Fish v. Kobach challenges Kansas’ documentary proof-of-citizenship law which requires people, when they register to vote, to show documents to prove their citizenship. It violates the National Voter Registration Act, a federal law designed to make it easier for Americans to register to vote and maintain their registrations.
The lawsuit was filed in U.S. District Court for the District of Kansas on February 18, 2016, on behalf of the League of Women Voters of Kansas, and individual Kansans. The case was brought by the American Civil Liberties Union, the ACLU of Kansas, and Dechert LLP. It sought a court order requiring the state to immediately register thousands of Kansans who had attempted to register to vote at a DMV office, but who were denied due to their supposed failure to comply with the state’s citizenship documentation requirements. In order to comply with the NRVA, states have to provide people with an opportunity to register to vote when they apply for or renew their driver's licenses at the DMV. Instead, Kansans were being told they must present additional citizenship paperwork in order to become registered — or they're not being informed at all, only to find out later that they've been suspended from voting. Between 2013-2016, the law blocked more than 17,000 Kansans from registering to vote through the DMV – and a total of more than 35,000 Kansans from registering to vote through any means.
In May 2016, the federal district court issued a preliminary ruling that blocked the law in time for the November 2016 election and for the duration of the litigation. Kansas Secretary of State, Kris Kobach, the law’s main champion, appealed and in October 2016 the U.S. Court of Appeals for the Tenth Circuit affirmed the district court’s ruling blocking the law, holding that the law caused the “mass denial of a fundamental constitutional right.” Listen to the arguments here: https://www.ca10.uscourts.gov/sites/default/files/clerk/16-3147_1.mp3.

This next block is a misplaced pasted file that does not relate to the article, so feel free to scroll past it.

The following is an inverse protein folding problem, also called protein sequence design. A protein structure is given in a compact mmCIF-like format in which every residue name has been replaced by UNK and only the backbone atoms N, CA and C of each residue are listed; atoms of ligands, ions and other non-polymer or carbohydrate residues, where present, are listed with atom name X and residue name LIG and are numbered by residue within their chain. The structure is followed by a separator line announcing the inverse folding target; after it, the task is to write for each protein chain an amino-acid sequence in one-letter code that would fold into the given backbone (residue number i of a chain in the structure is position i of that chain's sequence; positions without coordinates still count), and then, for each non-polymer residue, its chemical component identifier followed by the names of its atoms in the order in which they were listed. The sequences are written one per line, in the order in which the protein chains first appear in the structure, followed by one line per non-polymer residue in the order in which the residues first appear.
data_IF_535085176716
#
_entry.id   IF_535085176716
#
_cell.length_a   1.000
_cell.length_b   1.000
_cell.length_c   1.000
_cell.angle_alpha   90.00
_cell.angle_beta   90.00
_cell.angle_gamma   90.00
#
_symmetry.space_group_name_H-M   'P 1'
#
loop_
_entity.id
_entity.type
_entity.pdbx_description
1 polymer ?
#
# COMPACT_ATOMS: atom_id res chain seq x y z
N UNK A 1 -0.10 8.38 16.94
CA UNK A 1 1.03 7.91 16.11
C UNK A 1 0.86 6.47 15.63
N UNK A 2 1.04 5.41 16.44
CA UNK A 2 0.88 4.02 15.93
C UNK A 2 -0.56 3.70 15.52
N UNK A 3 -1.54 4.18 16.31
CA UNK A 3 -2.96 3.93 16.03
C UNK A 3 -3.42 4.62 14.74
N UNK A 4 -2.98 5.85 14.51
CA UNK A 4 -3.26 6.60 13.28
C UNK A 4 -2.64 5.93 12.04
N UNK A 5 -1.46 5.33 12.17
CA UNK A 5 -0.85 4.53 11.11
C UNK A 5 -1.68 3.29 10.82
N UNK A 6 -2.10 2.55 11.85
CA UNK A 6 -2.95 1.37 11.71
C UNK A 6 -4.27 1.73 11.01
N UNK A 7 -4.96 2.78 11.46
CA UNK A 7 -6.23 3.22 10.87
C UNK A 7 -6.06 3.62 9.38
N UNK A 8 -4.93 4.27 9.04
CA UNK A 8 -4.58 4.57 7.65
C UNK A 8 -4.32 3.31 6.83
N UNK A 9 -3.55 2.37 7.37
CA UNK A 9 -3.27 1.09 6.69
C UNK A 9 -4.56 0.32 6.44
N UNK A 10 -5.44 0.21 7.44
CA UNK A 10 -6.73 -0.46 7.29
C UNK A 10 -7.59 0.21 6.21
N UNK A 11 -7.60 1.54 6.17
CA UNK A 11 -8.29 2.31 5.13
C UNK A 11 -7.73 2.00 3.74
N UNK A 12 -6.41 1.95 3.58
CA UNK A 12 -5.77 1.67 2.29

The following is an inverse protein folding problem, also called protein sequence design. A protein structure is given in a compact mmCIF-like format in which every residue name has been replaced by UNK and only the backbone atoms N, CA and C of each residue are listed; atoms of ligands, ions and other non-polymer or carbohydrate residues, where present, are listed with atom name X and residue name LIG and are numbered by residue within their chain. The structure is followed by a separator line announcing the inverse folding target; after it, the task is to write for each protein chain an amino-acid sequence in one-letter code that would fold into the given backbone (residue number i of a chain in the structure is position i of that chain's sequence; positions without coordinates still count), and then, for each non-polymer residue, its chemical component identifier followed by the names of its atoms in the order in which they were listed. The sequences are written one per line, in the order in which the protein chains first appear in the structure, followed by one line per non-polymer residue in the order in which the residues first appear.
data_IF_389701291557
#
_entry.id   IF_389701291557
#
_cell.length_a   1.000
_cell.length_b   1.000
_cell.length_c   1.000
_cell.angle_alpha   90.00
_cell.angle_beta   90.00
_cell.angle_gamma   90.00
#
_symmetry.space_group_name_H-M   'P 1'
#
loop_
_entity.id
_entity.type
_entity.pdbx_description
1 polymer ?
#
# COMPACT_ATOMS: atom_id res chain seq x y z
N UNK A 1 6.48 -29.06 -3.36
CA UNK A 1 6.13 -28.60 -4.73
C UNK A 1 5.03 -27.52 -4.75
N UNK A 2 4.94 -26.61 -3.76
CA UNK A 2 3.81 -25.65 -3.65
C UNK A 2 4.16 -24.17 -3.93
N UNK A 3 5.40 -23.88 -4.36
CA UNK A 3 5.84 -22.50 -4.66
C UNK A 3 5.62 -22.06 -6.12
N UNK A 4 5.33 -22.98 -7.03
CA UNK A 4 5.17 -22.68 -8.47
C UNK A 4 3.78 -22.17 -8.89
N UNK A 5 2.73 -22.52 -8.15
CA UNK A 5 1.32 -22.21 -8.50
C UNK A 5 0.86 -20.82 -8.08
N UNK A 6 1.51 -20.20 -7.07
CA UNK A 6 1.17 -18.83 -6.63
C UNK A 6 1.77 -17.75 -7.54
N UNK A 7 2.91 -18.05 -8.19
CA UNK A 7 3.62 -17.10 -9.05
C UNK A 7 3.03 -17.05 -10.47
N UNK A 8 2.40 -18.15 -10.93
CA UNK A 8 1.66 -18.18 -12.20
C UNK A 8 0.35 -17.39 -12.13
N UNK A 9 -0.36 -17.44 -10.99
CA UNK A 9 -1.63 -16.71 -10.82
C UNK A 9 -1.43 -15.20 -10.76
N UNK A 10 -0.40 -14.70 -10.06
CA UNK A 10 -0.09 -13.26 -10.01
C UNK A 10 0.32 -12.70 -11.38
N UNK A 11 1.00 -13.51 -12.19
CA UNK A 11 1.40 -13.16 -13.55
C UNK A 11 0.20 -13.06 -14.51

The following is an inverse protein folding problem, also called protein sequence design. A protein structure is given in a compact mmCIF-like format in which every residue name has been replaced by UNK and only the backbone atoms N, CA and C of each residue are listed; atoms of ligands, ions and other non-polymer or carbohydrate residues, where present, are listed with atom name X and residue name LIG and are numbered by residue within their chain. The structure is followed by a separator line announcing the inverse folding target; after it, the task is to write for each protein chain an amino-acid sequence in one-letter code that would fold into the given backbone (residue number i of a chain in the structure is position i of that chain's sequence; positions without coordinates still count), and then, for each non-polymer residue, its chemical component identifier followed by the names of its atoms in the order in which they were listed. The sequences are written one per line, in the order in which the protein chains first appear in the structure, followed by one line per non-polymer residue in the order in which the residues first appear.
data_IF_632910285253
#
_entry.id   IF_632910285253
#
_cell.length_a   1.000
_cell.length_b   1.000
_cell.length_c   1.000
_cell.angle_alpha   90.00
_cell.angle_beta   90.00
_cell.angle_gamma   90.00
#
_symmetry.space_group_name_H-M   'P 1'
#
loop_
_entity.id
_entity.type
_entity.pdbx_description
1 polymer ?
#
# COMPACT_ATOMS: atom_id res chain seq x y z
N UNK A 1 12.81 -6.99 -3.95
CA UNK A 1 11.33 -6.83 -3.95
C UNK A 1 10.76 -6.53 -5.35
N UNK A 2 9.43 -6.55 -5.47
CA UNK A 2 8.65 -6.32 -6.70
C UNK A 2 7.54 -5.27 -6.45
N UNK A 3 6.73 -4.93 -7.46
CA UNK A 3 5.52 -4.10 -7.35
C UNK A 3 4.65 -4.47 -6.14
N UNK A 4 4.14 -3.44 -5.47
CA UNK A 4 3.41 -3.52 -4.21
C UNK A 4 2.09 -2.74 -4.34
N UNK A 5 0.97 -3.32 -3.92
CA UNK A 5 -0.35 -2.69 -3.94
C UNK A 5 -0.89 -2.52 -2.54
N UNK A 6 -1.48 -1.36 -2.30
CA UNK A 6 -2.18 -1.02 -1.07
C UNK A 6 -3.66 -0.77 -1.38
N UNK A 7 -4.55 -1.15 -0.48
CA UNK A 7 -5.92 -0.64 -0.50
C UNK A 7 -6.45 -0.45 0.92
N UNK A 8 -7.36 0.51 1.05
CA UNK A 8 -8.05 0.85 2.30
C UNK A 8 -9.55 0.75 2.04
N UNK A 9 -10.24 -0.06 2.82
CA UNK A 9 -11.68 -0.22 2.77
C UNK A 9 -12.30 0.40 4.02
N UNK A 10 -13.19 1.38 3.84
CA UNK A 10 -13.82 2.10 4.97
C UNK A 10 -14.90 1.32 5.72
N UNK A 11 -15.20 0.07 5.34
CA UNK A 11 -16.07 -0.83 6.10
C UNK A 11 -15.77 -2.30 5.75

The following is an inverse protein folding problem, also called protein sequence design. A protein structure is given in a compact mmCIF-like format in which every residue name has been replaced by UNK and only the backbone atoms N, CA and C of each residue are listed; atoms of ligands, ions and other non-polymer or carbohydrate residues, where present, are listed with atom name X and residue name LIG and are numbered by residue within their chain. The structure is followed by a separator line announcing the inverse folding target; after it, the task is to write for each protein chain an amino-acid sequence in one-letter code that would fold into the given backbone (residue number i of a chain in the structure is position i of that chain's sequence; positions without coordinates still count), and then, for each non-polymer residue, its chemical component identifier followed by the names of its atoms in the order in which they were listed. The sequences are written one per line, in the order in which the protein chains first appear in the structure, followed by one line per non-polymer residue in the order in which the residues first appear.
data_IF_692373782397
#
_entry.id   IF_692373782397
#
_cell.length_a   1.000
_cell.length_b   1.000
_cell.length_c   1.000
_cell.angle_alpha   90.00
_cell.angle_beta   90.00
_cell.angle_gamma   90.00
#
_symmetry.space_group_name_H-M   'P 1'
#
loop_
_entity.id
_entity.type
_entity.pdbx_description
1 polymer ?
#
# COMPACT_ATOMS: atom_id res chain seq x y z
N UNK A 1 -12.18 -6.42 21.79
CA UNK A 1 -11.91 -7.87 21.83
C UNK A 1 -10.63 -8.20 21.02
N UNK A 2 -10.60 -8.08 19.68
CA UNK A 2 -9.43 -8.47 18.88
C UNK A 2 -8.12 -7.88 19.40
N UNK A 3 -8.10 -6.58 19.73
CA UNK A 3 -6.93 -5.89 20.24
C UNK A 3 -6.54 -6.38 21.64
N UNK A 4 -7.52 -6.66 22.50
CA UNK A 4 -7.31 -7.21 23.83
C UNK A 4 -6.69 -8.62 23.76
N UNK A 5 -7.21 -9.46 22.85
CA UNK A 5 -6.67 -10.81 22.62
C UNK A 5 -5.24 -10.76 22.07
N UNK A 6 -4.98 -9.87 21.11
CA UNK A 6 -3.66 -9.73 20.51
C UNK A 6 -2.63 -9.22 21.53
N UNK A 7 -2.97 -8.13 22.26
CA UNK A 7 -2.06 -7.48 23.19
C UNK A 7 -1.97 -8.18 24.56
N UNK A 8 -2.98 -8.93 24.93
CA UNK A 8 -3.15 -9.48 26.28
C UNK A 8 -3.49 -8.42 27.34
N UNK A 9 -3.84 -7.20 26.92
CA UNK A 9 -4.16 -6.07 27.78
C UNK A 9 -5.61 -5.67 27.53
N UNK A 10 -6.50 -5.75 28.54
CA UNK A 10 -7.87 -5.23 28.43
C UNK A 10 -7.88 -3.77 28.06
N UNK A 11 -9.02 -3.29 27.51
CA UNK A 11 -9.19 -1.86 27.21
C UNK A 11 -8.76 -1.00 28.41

UPDATED FEBRUARY 2018: A trial before the federal district court seeking to make the court’s preliminary ruling in this case permanent is slated to begin on March 6. The ACLU will have the opportunity to show in open court how the documentary proof-of-citizenship law has blocked the voter registrations of more than 35,000 Kansans. The ACLU will also demonstrate at trial that Secretary of State Kris Kobach, who is personally defending it in these proceedings, has not been able to produce evidence showing the law is necessary for the state to enforce its voter qualifications. Although the Tenth Circuit’s order blocking the Kansas law is in effect pending the outcome of the trial, the ACLU has had to file a motion charging Secretary Kobach with contempt for repeatedly refusing to comply with that and related orders. A federal court has already sanctioned Secretary Kobach for making “patently misleading representation to the court."
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District Court (D. Kan.)
Appeals Court (10th Cir.)